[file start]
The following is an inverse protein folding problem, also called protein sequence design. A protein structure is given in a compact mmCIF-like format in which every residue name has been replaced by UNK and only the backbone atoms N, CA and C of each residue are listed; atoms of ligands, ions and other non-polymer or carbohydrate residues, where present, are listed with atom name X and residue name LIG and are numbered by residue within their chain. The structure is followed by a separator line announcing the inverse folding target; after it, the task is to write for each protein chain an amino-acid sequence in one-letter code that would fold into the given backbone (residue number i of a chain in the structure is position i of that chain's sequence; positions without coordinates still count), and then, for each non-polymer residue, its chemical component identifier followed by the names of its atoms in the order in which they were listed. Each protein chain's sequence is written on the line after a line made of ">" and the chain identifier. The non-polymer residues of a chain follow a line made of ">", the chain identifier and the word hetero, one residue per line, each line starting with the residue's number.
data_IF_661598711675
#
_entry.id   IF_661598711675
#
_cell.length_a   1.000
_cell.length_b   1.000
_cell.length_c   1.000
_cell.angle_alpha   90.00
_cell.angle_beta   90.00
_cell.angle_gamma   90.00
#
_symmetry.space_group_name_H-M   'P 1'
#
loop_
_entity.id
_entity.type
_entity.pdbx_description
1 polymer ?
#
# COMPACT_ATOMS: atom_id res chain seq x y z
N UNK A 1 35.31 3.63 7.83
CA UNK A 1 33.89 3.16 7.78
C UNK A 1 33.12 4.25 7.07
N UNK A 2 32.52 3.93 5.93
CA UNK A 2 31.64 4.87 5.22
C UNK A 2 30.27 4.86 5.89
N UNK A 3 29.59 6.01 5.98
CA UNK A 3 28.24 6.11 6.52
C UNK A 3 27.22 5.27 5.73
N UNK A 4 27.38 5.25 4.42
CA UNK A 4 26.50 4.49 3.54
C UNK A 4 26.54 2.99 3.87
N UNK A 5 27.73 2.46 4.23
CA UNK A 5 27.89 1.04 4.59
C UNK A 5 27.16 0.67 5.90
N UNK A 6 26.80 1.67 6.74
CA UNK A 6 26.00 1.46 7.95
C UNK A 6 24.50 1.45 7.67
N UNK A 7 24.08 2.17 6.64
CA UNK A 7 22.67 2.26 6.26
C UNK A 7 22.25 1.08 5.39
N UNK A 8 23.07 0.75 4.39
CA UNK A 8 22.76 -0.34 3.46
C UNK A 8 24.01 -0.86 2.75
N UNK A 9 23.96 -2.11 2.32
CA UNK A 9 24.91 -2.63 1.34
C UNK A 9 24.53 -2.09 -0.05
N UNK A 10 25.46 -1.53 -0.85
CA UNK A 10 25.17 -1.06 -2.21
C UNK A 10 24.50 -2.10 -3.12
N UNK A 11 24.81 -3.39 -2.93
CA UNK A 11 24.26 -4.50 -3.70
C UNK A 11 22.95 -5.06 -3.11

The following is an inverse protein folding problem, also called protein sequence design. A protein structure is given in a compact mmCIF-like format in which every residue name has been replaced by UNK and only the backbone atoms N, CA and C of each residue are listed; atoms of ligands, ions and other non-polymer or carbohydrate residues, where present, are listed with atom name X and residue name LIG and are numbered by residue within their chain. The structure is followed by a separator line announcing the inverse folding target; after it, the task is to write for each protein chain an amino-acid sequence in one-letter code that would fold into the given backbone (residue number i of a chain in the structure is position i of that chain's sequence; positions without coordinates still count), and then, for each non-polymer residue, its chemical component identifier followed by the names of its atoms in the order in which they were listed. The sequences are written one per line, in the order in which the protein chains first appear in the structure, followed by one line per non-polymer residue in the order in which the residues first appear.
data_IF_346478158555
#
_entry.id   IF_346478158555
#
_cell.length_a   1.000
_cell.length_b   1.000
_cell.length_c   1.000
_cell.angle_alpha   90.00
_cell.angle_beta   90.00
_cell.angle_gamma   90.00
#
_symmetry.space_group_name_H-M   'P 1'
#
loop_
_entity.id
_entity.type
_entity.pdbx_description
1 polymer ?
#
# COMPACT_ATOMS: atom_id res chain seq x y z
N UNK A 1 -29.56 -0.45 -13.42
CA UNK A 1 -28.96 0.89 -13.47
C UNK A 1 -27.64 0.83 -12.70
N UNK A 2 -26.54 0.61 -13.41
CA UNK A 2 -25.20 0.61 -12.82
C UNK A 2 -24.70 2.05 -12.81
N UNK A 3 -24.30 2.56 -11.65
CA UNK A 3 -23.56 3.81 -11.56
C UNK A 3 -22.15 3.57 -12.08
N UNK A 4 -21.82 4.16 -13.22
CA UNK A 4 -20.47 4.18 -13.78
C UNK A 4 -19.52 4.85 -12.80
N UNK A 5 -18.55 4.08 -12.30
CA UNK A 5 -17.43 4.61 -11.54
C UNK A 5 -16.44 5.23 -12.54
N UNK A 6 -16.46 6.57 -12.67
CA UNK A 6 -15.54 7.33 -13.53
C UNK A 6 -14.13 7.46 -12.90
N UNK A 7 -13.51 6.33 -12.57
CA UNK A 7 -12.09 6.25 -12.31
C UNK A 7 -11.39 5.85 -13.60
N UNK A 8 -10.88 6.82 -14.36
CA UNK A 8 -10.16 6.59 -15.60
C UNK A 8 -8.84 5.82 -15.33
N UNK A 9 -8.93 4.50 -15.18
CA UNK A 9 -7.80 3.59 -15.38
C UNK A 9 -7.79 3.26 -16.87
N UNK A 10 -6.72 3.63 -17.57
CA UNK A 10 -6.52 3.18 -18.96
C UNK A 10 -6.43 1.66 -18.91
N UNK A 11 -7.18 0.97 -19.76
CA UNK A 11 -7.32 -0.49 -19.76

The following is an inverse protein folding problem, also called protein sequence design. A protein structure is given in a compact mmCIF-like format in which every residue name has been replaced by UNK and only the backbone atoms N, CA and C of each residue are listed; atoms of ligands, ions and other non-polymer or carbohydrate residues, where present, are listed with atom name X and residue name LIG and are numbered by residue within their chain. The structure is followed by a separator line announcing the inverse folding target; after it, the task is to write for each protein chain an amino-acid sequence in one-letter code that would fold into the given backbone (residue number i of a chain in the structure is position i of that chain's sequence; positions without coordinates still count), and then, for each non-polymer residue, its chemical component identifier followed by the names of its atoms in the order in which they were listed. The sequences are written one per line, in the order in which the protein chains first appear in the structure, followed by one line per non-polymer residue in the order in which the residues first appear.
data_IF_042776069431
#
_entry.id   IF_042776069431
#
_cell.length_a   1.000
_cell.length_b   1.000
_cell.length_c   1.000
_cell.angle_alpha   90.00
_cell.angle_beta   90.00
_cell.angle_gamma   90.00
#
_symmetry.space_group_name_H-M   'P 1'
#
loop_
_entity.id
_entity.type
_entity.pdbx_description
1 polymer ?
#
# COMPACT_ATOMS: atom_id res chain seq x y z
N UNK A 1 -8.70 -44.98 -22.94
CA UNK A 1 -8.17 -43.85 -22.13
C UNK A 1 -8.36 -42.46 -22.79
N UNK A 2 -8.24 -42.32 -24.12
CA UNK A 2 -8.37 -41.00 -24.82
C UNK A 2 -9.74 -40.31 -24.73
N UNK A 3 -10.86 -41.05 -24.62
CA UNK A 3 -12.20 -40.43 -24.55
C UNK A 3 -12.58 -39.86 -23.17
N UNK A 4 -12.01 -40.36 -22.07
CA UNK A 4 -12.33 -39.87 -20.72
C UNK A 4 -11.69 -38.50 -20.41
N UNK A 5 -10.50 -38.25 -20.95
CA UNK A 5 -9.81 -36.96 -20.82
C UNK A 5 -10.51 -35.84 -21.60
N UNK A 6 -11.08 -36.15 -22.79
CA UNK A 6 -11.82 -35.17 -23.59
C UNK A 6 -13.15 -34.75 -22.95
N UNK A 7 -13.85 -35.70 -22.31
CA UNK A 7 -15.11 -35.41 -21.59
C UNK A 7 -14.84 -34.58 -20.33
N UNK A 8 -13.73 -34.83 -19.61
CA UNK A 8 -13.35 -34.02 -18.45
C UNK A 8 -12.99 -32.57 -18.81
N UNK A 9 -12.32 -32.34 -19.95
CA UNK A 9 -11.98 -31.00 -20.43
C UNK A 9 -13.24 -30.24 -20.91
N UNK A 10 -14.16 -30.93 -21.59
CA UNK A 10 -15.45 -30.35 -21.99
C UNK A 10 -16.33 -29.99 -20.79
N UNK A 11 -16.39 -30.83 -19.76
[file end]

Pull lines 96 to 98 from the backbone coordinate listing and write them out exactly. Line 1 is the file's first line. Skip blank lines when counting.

C UNK A 7 -11.39 5.85 -13.60
N UNK A 8 -10.88 6.82 -14.36
CA UNK A 8 -10.16 6.59 -15.60